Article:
You don’t have to overtax the Google machine to find negative comments about being on set with Steven Spielberg. Type in “working with Steven Spielberg” and in 0.57 seconds 20,900,000 results appear, including an article where Shia LaBeouf rants, “He’s less a director than he is a f—ing company.”
LaBeouf’s resume is dotted with Spielberg-produced or -directed films like Disturbia, Transformers, Eagle Eye and, most famously, Indiana Jones and the Kingdom of the Crystal Skull, but if Spielberg ever does the same search it’s unlikely they’ll ever pair up again. “You get there, and you realize you’re not meeting the Spielberg you dream of,” LaBeouf told Variety. “You’re meeting a different Spielberg, who is in a different stage in his career.”
But that’s pretty much it for the negativity. There’s a story about Crispin Glover suing Spielberg for using his likeness in Back to the Future Part II and the critical drone that his films are overly sentimental, but primarily it’s LaBeouf against Spielberg and the world. Most of his other co-workers have nothing but praise for the filmmaker Empire magazine ranked as the greatest film director of all time.
This weekend he returns to theatres with Ready Player One, a sci-fi film that brings a virtual reality world called the OASIS to vivid life. Star Tye Sheridan calls the director a great and passionate collaborator who makes everyone feel equal on set. Co-star Ralph Ineson calls Spielberg “one of the most iconic figures of the last 100 years,” adding that it was difficult to takes notes from him on set. “When he is speaking to you your mind vaguely goes blank the first few times because your internal monologue just goes, ‘My god, Steven Spielberg is giving me a note.’ And then you realize you haven’t actually heard the note.”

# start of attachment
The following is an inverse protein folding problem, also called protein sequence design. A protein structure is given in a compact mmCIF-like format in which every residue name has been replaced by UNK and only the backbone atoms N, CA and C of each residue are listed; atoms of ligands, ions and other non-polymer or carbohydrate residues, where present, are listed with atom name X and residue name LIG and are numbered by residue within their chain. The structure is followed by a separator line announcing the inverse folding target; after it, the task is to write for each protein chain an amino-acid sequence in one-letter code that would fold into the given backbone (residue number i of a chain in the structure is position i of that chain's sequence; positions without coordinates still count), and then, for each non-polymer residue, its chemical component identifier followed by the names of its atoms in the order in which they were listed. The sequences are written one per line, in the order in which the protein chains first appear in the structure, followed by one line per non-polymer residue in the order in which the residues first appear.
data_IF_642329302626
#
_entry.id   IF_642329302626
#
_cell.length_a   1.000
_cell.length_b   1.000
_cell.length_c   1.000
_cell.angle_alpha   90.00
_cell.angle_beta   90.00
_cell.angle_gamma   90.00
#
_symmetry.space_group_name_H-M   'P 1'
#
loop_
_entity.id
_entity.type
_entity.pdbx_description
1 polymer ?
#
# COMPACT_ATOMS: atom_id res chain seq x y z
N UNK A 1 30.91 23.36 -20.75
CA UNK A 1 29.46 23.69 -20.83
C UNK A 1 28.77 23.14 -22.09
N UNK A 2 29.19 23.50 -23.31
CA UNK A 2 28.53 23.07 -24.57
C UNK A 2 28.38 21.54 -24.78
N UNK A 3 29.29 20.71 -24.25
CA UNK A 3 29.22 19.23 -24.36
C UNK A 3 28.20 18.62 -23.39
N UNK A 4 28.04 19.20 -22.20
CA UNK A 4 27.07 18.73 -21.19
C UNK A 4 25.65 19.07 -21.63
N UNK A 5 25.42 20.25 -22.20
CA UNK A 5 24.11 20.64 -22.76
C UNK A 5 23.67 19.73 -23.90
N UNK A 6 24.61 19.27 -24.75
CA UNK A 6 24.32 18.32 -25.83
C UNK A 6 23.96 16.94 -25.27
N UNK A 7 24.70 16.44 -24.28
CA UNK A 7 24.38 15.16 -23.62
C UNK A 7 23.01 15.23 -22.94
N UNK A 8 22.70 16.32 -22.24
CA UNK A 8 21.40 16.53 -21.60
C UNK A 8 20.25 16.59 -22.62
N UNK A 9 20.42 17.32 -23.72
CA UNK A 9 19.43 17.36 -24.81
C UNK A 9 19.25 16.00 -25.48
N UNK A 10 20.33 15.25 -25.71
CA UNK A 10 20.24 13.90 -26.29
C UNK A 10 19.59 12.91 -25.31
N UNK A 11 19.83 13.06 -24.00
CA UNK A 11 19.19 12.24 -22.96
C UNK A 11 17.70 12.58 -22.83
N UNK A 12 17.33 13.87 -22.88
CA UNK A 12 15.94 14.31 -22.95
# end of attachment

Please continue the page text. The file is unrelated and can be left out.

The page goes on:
All directors give suggestions on set, but it seems it’s the way Spielberg speaks to his actors that sets him apart.
Ed Burns remembers making a mess of several takes on the set of Saving Private Ryan to the point where Tom Hanks said to him, “I’ve seen you act before, and this isn’t acting.” Afraid he would be replaced, he got nervous and continued to blow take after take but Spielberg didn’t offer guidance. Two weeks passed. The cast started laying bets on who would be fired first.
Turns out, no one was fired and Burns learned a lesson he would later take into his own directorial efforts like Sidewalks of New York. The actor reports that Spielberg said, “I like to give my actors three takes to figure it out. If I step in after the first take and give you a note, especially with young actors, you’ll hear me rather than your own voice.”
Burns calls the experience “a life changer” adding it taught him that being a director is “about knowing when to give direction.”